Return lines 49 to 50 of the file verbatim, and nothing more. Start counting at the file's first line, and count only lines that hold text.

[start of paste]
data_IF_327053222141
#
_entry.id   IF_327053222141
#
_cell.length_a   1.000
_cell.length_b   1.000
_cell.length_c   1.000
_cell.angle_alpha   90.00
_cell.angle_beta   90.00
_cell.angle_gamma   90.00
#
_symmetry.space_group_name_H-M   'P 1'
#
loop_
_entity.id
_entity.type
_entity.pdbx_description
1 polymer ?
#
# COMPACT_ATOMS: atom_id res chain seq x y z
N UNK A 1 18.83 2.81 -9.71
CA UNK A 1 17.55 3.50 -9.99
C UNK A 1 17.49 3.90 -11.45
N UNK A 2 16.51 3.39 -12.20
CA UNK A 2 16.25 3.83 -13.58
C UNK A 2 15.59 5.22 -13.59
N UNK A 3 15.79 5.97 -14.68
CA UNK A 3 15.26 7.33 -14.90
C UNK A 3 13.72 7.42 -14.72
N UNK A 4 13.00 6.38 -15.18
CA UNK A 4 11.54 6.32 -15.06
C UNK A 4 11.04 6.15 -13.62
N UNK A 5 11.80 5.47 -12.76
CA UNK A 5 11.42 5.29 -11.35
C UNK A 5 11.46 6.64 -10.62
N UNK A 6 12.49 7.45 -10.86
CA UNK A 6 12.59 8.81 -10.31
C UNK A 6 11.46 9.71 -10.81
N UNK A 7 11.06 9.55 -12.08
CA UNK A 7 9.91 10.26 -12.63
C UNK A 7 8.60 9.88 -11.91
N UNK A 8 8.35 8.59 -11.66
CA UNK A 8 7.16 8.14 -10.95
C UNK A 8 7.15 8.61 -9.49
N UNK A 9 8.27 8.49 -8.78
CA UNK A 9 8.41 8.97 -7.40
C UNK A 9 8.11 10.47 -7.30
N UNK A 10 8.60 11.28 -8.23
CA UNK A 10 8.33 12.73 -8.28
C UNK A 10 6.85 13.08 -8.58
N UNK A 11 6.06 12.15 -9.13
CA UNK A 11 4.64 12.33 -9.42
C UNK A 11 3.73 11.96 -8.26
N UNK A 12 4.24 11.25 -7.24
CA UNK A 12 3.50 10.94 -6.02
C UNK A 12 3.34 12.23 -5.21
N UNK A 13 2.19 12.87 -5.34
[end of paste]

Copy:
CA UNK A 10 8.33 12.73 -8.28
C UNK A 10 6.85 13.08 -8.58